The minister also touted the benefits of local energy, calling on businesses and community groups to begin generating energy “at real scale”.
With a general election less than two years away now, MPs used the events as a chance to start defining their campaigns for 2015.
Labour Liberal Democrats Conservatives
DECC decides against gas storage incentives
Bill payers will not be asked to subsidise increased investment in gas storage, the government has confirmed.
Market "working well"
As part of its work to bolster the UK’s energy security, ministers had been considering several options for intervention to incentivise the development of new gas storage facilities. These included placing an obligation on gas companies to secure supplies, holding more gas in storage during the winter, and providing financial support for new projects in the sector.
But in a statement issued on 4 September, the government confirmed its analysis suggested the UK gas market continued to function well in attracting gas from a range of sources, and that storage had provided only 7% of the UK’s overall supply in 2012. It said the UK had the capacity to deliver twice the amount of gas required in a normal winter, and had coped well with extreme winter conditions, such as the extended cold snap in March 2013.
Saving bill payers
Energy minister Michael Fallon said the decision would save bill payers around £750mn over 10 years. Security of supply, he argued, could be delivered more cheaply by the market, and action was already being taken to ensure that it provided sufficient energy in the short and medium term. It was up to the industry to “get on and invest in building gas storage”, Fallon added.
Most important now is to see how companies who have storage projects in the pipeline respond to the announcement. Centrica has already confirmed it will not now proceed with two planned developments.
Majority of UK business concerned about Electricity Market Reform
Three quarters of UK businesses are worried about the impact that the government’s Electricity Market Reform (EMR) package will have on them, according to research by supplier RWE npower.
The research, issued on 1 September, showed nearly all (97%) companies were concerned about how the legislation would impact the cost of energy. Only slightly less (91%) were worried about the ability to forecast costs. 86% of businesses highlighted the impact of the proposals on UK competitiveness as an area of uncertainty.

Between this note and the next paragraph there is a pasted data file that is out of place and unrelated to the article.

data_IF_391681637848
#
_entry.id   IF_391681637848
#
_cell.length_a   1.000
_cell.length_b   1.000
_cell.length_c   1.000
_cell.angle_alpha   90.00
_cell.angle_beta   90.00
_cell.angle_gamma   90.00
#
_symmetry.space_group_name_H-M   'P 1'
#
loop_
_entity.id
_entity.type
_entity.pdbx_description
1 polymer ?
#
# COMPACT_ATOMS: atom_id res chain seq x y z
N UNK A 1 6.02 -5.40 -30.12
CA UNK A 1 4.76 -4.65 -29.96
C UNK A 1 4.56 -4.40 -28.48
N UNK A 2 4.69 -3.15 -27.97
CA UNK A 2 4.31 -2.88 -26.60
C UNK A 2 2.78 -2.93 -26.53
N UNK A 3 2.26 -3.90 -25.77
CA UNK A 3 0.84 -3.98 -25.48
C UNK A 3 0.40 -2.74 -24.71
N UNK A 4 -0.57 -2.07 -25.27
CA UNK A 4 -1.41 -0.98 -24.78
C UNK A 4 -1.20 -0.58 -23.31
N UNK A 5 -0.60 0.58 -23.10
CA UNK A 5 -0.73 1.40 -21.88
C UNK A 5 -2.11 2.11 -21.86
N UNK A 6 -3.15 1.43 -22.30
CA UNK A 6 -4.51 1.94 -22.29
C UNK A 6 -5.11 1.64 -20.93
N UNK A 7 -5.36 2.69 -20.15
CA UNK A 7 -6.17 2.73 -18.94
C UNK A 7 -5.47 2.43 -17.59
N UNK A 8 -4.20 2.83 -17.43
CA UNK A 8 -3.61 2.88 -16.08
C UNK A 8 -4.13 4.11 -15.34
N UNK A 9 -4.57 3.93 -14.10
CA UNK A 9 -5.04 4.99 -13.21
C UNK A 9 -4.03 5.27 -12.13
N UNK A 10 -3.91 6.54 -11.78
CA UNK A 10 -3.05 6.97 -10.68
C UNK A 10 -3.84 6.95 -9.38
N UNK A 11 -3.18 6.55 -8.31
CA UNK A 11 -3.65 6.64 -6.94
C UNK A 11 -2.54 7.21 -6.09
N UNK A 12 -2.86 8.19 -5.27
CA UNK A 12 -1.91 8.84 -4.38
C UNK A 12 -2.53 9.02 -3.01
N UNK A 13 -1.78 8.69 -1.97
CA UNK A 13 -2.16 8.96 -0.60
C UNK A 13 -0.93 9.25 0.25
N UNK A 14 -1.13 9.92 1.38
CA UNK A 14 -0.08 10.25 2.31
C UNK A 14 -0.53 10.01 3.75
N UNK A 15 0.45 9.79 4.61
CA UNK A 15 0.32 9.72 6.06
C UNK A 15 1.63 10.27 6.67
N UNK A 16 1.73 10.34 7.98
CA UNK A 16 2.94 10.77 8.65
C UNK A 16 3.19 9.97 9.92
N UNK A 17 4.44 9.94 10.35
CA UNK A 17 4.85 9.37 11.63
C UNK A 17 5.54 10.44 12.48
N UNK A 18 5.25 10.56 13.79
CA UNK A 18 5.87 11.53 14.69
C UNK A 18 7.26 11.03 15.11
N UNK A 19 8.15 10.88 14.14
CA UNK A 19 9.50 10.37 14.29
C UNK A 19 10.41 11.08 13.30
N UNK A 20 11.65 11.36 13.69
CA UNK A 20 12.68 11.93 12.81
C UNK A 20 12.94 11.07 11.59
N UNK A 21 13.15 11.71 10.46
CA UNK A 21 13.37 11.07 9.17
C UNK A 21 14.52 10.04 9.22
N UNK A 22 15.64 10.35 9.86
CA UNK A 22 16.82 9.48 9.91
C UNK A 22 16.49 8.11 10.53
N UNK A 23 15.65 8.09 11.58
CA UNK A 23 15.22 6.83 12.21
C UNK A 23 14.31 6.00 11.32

Wayne Mitchell, npower’s industrial and commercial sales and marketing director, said it was no surprise in the current economic climate that cost implications topped the list of business concerns. But he said it was also revealing that businesses were so concerned about competitiveness, “as the last thing government will want is businesses moving abroad as a way around EMR”.
Business energy efficiency to be supported by new fund
The first dedicated commercial finance vehicle aimed solely at providing funding solutions for SME businesses seeking to become more energy efficient has been launched by ReEnergise Finance.
The launch, announced on 3 September, follows the signing in July 2013 of an agreement between ReEnergise Finance and SI Capital, whereby SI Capital will provide the initial funding for the ReEnergise SmartEnergy Finance scheme. The fund will initially provide access to up to £5mn, although there will be no upper limit to the size of the fund. It will target businesses that have been hampered in their efforts to find appropriate finance or independent advice.
Most interest is expected to come from energy-intensive manufacturing or process businesses, landowners, schools and hotels.
Energy tops business concern ranking, survey shows
Energy has overtaken transport as the biggest future infrastructure concern for businesses, a new poll has revealed.
Issued jointly by KPMG and the CBI on 16 September, the survey showed found more than three quarters (77%) of companies were not confident of improvements in energy infrastructure over the next five years – including more than eight in 10 (86%) manufacturers. The survey also showed that 90% of businesses were concerned about security of supply, while 95% were concerned about the cost of energy.
The CBI called on the government to enshrine the Energy Bill into legislation to provide businesses with the certainty they needed to invest in the UK’s future electricity supply.
Mandatory GHG reporting rules take effect
On 1 October 2013, the Companies Act 2006 (Strategic Report and Directors’ Report) Regulations 2013 came into force. The rules require that all UK quoted companies will have to report on greenhouse gas (GHG) emissions they are responsible for as part of their annual Directors’ Report.
The new regulations require obligated companies to report the annual quantity of emissions in tonnes of carbon dioxide equivalent from activities for which the company is responsible, including: the combustion of fuel; the operation of any facility; and the purchase of electricity, heat, steam or cooling by the company for its own use.